1) Admission criteria
Infants born at less than 35 weeks of gestation are in principle admitted to the NICU. Infants born at 35 weeks of gestation or later, who have a birth weight of around 1900 g or above and who have no complications clearly requiring NICU admission including respiratory disorder, suckling disorder or hypoglycaemia, are cared for in the maternity ward.
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2) Medical care
Incubator temperature is managed with early transfer to a cot, and oxygen and fluid therapy are discontinued as early as possible. To discontinue this kind of care at an early stage, blood sugar or other checks must be frequently carried out. A lot of cares need to enable mother and infant to spend as time together as early on possible.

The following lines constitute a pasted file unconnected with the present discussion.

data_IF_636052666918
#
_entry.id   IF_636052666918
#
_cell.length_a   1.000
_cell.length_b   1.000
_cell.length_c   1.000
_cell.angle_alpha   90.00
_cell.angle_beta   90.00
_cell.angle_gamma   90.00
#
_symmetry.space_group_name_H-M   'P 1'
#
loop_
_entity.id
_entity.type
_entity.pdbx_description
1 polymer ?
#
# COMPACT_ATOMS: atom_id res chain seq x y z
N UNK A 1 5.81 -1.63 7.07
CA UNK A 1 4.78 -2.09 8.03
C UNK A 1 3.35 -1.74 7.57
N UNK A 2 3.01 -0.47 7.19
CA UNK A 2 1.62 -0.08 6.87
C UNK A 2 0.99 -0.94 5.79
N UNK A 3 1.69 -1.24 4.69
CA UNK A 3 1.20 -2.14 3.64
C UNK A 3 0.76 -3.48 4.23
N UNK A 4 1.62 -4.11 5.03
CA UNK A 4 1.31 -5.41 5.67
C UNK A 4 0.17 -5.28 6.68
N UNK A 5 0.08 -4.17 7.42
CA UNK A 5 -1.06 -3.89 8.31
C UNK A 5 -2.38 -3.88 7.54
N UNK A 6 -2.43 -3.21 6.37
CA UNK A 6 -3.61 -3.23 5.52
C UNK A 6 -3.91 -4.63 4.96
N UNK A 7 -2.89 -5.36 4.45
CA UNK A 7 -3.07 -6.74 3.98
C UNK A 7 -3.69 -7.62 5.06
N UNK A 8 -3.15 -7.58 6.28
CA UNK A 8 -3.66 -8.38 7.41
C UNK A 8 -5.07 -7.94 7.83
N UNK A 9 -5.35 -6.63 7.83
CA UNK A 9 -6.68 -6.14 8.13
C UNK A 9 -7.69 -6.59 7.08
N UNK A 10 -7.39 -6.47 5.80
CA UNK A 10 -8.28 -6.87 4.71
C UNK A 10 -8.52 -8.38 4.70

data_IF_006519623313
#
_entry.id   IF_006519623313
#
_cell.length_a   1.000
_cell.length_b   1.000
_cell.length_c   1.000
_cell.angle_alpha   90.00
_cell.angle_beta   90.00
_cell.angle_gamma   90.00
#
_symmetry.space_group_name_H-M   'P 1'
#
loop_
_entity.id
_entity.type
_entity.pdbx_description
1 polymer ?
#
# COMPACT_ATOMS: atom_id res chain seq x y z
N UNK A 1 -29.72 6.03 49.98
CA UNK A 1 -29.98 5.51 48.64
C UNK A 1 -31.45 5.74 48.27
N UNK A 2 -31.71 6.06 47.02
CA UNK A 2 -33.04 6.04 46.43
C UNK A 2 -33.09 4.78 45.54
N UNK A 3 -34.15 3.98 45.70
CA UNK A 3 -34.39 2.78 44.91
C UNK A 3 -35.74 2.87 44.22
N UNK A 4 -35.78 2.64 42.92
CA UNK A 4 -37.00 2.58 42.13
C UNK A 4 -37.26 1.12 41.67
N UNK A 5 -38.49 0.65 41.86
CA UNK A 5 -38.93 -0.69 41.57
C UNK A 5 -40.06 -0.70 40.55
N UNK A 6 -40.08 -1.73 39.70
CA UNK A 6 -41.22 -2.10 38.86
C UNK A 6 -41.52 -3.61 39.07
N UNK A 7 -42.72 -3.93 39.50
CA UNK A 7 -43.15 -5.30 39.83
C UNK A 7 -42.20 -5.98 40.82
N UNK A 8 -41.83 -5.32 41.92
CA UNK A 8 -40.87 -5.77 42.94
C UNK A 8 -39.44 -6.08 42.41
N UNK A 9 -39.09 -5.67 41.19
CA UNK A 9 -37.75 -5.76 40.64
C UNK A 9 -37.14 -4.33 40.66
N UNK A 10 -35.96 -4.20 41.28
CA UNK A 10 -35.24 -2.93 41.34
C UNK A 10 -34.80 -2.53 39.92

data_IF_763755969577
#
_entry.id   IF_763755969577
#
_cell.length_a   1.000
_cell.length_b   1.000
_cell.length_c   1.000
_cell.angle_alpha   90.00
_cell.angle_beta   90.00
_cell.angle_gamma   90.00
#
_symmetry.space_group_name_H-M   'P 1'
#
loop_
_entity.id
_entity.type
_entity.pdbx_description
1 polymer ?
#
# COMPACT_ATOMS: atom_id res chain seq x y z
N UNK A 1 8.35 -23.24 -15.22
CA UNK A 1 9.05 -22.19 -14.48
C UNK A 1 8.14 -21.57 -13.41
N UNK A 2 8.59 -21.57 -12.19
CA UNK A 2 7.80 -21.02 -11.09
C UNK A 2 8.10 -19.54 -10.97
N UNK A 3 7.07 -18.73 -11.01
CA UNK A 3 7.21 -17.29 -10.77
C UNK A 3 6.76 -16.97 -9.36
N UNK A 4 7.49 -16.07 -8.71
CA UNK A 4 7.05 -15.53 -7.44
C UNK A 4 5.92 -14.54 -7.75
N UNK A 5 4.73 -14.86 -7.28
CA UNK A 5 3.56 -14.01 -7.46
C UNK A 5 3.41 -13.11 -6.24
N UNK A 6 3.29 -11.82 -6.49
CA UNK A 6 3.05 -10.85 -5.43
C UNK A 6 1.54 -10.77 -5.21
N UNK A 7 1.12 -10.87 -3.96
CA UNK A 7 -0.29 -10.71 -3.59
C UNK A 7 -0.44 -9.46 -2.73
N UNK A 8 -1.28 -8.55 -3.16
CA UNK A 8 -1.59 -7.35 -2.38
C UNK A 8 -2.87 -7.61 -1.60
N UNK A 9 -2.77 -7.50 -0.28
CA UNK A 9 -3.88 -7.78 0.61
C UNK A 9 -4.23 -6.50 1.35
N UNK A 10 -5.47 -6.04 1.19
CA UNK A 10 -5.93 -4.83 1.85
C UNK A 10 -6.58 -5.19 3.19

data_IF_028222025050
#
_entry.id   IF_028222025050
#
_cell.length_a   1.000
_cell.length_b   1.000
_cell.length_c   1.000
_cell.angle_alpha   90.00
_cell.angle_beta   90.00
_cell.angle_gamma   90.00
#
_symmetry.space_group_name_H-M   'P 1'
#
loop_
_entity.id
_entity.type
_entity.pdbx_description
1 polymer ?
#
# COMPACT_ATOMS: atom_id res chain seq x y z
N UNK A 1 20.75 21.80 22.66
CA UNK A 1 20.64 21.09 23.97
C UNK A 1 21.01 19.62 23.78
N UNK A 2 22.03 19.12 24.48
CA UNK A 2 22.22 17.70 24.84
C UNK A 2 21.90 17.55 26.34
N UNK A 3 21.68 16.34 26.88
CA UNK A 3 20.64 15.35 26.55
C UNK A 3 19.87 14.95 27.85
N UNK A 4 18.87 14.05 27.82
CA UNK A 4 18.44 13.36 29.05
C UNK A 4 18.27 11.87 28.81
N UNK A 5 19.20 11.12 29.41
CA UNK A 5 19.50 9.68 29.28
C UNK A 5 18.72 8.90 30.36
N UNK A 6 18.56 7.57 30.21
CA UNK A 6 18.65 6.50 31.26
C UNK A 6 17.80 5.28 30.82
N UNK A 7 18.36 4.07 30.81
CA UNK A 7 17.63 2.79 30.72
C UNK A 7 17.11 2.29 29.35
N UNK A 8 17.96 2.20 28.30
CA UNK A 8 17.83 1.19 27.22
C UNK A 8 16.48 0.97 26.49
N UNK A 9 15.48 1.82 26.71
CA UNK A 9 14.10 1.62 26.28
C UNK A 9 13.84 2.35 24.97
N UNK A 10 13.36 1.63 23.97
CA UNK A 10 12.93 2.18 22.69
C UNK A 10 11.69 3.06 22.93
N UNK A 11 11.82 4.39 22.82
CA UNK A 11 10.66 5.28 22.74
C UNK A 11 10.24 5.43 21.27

3) Supplementation (Supplementary Feedings: feedings in place of breastfeeding)
The first option in supplementation is expressed breast milk, and if that is not available, formula milk. Once oral feeding is possible, feeding is done as much as possible through using a syringe or a cup. Supplementary volumes are kept to the minimum required to maintain blood sugar levels, starting at 3-5 ml and stopped at a maximum of 10-15 ml, and decreased as appropriate if the breastmilk supply improves. Breastmilk volumes are measured using scales, and if insufficient, is supplemented with the indicated volumes of formula milk. If the supplemented volume is too high, the infant might be asleep by the time it has been taken to its mother, and overfeeding is therefore considered as the largest enemy.